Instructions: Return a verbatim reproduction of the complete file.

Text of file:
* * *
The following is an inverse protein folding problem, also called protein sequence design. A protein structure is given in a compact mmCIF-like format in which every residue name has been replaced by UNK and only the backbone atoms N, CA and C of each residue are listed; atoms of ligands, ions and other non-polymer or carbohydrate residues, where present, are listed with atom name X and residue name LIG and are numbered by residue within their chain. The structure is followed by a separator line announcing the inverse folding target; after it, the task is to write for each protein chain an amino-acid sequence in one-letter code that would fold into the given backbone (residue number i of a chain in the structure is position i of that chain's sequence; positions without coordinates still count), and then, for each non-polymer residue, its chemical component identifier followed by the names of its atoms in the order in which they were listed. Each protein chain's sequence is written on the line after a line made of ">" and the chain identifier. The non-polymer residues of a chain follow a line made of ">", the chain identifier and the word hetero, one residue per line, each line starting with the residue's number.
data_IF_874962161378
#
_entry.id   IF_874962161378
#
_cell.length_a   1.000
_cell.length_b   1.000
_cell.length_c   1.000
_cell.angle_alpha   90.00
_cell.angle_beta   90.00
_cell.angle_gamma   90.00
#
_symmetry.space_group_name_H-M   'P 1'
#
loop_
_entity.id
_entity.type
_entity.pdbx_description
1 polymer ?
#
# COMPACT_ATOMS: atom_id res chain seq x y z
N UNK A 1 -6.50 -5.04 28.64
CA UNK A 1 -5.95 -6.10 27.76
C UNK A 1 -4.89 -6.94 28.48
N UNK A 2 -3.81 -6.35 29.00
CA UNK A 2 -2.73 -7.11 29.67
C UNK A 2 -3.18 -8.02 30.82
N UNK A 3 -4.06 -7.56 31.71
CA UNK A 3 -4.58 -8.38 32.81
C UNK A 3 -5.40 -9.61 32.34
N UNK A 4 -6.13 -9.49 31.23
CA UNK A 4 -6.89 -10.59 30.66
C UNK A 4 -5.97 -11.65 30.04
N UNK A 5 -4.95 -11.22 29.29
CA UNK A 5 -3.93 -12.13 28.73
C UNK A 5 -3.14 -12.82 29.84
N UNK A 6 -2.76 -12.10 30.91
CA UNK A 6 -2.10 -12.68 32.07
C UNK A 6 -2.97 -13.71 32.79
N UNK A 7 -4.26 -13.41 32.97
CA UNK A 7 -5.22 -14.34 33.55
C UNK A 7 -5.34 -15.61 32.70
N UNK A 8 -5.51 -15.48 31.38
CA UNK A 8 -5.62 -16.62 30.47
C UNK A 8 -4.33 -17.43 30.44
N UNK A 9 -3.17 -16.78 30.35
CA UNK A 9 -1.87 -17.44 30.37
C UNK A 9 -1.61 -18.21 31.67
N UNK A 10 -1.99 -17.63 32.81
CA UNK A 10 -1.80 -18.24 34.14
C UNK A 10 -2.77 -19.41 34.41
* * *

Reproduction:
The following is an inverse protein folding problem, also called protein sequence design. A protein structure is given in a compact mmCIF-like format in which every residue name has been replaced by UNK and only the backbone atoms N, CA and C of each residue are listed; atoms of ligands, ions and other non-polymer or carbohydrate residues, where present, are listed with atom name X and residue name LIG and are numbered by residue within their chain. The structure is followed by a separator line announcing the inverse folding target; after it, the task is to write for each protein chain an amino-acid sequence in one-letter code that would fold into the given backbone (residue number i of a chain in the structure is position i of that chain's sequence; positions without coordinates still count), and then, for each non-polymer residue, its chemical component identifier followed by the names of its atoms in the order in which they were listed. Each protein chain's sequence is written on the line after a line made of ">" and the chain identifier. The non-polymer residues of a chain follow a line made of ">", the chain identifier and the word hetero, one residue per line, each line starting with the residue's number.
data_IF_874962161378
#
_entry.id   IF_874962161378
#
_cell.length_a   1.000
_cell.length_b   1.000
_cell.length_c   1.000
_cell.angle_alpha   90.00
_cell.angle_beta   90.00
_cell.angle_gamma   90.00
#
_symmetry.space_group_name_H-M   'P 1'
#
loop_
_entity.id
_entity.type
_entity.pdbx_description
1 polymer ?
#
# COMPACT_ATOMS: atom_id res chain seq x y z
N UNK A 1 -6.50 -5.04 28.64
CA UNK A 1 -5.95 -6.10 27.76
C UNK A 1 -4.89 -6.94 28.48
N UNK A 2 -3.81 -6.35 29.00
CA UNK A 2 -2.73 -7.11 29.67
C UNK A 2 -3.18 -8.02 30.82
N UNK A 3 -4.06 -7.56 31.71
CA UNK A 3 -4.58 -8.38 32.81
C UNK A 3 -5.40 -9.61 32.34
N UNK A 4 -6.13 -9.49 31.23
CA UNK A 4 -6.89 -10.59 30.66
C UNK A 4 -5.97 -11.65 30.04
N UNK A 5 -4.95 -11.22 29.29
CA UNK A 5 -3.93 -12.13 28.73
C UNK A 5 -3.14 -12.82 29.84
N UNK A 6 -2.76 -12.10 30.91
CA UNK A 6 -2.10 -12.68 32.07
C UNK A 6 -2.97 -13.71 32.79
N UNK A 7 -4.26 -13.41 32.97
CA UNK A 7 -5.22 -14.34 33.55
C UNK A 7 -5.34 -15.61 32.70
N UNK A 8 -5.51 -15.48 31.38
CA UNK A 8 -5.62 -16.62 30.47
C UNK A 8 -4.33 -17.43 30.44
N UNK A 9 -3.17 -16.78 30.35
CA UNK A 9 -1.87 -17.44 30.37
C UNK A 9 -1.61 -18.21 31.67
N UNK A 10 -1.99 -17.63 32.81
CA UNK A 10 -1.80 -18.24 34.14
C UNK A 10 -2.77 -19.41 34.41